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  • Writer's pictureTaryn Michele

Tender Days of Autumn Rising

Updated: Feb 3, 2022

Here in the Northern Hemisphere, we swirled into Autumn yesterday at 12:21pm. I have felt the nostalgic tendrils of Autumn beckoning for weeks now, but the Full Harvest Moon (on Monday), lit the Equinox fire with quite the spectacular show.

There is no season like Autumn, to stir up in me, from the depths of ancient memories, a feeling so distinct, so joyful and so tragic, so rich and tactile, so immense and paradoxical. Laughter bubbles up and over, cascading down the gentle slope of fruit trees, as the breeze flows through the orchard, pears thumping to the ground with every rustle...clouds billowing up and over the horizon, lit up in hues of gleaming majestic white, by a sun shining so starkly bright, it almost hurts...both the laughter and the light. It feels like home. And when the giggles run dry, and the rain rolls in, and mistakes are made, and the night comes too soon, and a sharp bump on the head brings the tears, tears now flowing stronger than the pain... flowing like a river from some long forgotten place...then sadness too makes home here.

By candlelight we pray, and the dreams take hold, and the waking world is hard to return to, when the sun stays hidden for longer and the blankets feel that much warmer and swirling thoughts make haste to disturb the peace of sleep, and with a sigh, I rise. And still, the magenta sunrise, breathing through the grey-blue clouds, gently dissolving the pre-dawn mist that has settled dreamily over the fields, and setting the flower garden life once more to the wonder, to the wordless awe, ever-growing in my tender heart, which just might burst at the beauty.

Autumn is a deep chalice, and a thinning veil. The abundance of these days is overwhelming, and the gratitude equally matched by a low-grade anxious hum, a slow and steady buzz, to know that the harvest will end, and the winter will come, and there is still so much to do. Have we said our prayers? Thanked the trees? Who offer their fruits in buckets and buckets and buckets and still more lies on the ground for the insects and birds and deer and Stella dog (who really does love pears, so much). Do we take too much? Or are we still too shy yet? Will there be enough? Are we enough? Will the world crumble, and will we be cared for still, amidst the madness? Can our mistakes be rectified? Is there hope for us in all of this? Will the rains bring promise of a green spring, or a lonely winter? And just who is going to eat all this dried fruit??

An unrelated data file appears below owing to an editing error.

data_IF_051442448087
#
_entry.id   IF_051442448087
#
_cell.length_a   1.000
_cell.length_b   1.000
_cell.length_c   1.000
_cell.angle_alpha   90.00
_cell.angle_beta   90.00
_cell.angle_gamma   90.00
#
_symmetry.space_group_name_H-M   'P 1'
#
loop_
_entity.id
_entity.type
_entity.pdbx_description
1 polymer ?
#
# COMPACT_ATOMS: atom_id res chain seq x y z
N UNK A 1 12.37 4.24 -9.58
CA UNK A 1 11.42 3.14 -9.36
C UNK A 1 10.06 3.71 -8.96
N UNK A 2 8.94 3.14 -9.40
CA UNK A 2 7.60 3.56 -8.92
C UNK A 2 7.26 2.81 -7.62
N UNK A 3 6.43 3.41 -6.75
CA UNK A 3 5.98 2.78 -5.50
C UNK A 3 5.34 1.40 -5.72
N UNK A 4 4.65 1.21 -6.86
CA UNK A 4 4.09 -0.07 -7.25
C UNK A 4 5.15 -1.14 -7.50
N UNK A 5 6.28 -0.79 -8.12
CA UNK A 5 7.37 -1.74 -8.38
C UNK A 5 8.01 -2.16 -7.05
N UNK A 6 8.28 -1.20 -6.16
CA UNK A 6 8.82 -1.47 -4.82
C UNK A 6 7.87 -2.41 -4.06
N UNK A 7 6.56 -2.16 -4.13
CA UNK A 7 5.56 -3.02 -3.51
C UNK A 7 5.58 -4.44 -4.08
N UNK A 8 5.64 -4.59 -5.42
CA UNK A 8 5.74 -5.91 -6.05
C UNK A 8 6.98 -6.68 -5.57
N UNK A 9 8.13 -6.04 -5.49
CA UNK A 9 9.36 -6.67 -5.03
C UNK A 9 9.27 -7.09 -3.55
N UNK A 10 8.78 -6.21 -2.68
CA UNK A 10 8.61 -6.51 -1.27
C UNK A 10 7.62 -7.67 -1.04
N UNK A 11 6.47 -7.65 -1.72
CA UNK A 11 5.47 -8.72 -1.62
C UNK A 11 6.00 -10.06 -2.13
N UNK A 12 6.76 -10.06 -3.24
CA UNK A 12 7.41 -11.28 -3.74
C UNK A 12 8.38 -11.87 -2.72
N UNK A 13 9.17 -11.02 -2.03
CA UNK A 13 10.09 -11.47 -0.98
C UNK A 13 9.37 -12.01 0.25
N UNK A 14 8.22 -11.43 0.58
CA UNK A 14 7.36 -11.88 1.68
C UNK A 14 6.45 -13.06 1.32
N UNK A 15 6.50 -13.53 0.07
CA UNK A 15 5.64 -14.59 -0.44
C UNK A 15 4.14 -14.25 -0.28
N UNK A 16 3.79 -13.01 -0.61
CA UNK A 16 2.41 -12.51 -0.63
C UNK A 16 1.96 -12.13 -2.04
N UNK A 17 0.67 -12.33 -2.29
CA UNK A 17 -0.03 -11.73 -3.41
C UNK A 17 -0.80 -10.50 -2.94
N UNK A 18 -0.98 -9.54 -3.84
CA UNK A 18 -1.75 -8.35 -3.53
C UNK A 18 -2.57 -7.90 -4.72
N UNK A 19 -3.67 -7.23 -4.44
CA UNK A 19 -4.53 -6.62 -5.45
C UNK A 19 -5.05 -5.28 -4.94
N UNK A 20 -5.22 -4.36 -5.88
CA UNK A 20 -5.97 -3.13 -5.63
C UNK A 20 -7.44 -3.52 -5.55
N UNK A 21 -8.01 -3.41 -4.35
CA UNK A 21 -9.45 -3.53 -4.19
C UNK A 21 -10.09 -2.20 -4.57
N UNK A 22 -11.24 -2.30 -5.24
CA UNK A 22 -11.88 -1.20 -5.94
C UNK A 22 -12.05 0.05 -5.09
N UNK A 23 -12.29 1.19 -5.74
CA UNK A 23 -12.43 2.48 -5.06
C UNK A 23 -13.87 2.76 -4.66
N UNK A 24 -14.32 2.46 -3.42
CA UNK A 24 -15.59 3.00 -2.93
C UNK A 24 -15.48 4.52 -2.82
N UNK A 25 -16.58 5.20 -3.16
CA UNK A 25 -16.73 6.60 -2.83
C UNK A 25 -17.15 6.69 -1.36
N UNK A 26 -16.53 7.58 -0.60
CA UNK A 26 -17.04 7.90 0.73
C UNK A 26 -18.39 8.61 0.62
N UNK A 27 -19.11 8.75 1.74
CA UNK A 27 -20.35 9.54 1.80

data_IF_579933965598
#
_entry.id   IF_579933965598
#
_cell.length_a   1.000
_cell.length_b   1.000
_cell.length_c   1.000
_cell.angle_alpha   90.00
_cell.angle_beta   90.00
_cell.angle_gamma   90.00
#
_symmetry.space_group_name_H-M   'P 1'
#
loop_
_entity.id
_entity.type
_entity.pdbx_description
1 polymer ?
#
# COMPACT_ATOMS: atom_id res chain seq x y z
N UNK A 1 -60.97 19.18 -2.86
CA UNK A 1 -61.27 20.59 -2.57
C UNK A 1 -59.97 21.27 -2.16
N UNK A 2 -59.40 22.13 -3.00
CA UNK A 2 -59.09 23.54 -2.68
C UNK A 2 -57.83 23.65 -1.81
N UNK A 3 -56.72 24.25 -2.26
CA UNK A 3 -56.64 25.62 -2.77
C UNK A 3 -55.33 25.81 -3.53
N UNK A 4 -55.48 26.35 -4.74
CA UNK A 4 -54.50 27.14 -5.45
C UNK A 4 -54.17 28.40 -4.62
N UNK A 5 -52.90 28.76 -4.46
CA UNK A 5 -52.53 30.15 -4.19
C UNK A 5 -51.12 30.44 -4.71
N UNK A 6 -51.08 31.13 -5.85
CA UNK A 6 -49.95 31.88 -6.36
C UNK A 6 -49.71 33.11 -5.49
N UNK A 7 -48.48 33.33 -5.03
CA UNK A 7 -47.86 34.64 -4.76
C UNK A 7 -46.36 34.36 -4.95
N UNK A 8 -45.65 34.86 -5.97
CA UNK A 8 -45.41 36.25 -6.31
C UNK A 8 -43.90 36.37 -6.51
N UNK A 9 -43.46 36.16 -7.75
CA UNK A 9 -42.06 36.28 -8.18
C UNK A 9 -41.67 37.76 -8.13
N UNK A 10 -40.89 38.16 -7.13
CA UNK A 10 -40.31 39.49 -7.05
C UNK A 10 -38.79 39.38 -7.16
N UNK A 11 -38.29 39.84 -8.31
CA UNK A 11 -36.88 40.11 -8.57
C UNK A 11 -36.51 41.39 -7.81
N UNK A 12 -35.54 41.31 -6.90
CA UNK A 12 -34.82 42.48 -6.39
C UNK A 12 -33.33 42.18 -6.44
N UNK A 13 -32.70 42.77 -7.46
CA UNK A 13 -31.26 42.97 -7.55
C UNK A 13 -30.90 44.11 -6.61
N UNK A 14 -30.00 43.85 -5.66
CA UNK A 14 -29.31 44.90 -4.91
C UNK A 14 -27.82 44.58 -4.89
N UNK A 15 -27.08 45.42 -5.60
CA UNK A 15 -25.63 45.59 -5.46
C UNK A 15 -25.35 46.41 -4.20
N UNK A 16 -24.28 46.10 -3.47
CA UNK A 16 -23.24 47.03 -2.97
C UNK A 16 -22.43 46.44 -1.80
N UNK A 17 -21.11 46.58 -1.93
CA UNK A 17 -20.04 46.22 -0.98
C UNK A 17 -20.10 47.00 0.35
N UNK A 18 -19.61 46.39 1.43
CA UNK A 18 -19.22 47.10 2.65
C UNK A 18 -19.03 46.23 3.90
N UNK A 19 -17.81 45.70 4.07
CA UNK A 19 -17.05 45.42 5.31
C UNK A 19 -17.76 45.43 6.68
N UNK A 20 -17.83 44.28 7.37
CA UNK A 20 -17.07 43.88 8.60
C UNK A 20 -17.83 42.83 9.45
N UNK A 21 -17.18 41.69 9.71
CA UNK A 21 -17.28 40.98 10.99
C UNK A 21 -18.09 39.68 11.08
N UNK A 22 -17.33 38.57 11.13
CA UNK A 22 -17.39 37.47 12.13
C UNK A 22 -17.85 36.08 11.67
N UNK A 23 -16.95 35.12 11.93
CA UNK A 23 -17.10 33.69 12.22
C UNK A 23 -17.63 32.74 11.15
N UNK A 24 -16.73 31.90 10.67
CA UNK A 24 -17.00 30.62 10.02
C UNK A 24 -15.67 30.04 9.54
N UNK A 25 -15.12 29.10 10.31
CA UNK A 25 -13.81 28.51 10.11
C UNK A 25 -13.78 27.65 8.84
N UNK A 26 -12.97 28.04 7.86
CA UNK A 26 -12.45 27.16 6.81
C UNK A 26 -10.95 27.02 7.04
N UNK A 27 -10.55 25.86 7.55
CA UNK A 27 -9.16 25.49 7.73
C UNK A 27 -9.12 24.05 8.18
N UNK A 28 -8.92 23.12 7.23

I watch the tiny, tender grasses, cropping up after the rains, along the trail of my ritual island hike...verdant green, happy fuzz, on a path that is still scorched and crispy from an especially dry summer. I love that autumnal gift up here in the northwest, the soft green wave that returns in the fall (god willing), as the mosses and tiny grasses drink deep, and bask in the lingering sunshine. This year, it happens against the stark backdrop of my favorite Gary Oak, already gone bare before the rains arrived, and the singed ferns, and the regal Oceanspray (Holodiscus discolor) so crispy and fragile…I try not to wonder if it might dissolve and blow away with the winds.

My tender heart will always follow beauty, and embrace hope as an action... as a prayer and a practice...and yet my wise heart does not look away from the great changes at hand, does not hide from the imminent shifts we are witnessing together. I was told once, that in the paradox you'll find the truth. The paradox is neither one, nor the other, but the entirety of what is possible. The threshold into Autumn, like all seasonal shifts, offers an opportunity to rest in a place of liminality, to see through the disguises, and into our true hearts (more on liminal spaces here). We are bewildered by our differences...yet perhaps should be more bewildered by how easily seeds of division, sown by hands unseen, have germinated in these precarious, dusty soils.

Perhaps in the great paradox we find ourselves in, commonality underlies our many shades of being, and belies the stories we've been told that say otherwise. Perhaps the soil should be tended to with care, by lovestruck hands...hands remembering the greatness in our differences, remembering the community that is woven stronger with threads of sovereignty, remembering the immense compassion that is born of challenge and hardship.

This is the story that guides my own heart and prayers…May these harvest days bring you an abundance of new stories, threads of Gold, to be woven in with the beauty of the Old.

Big love from me to each of you,


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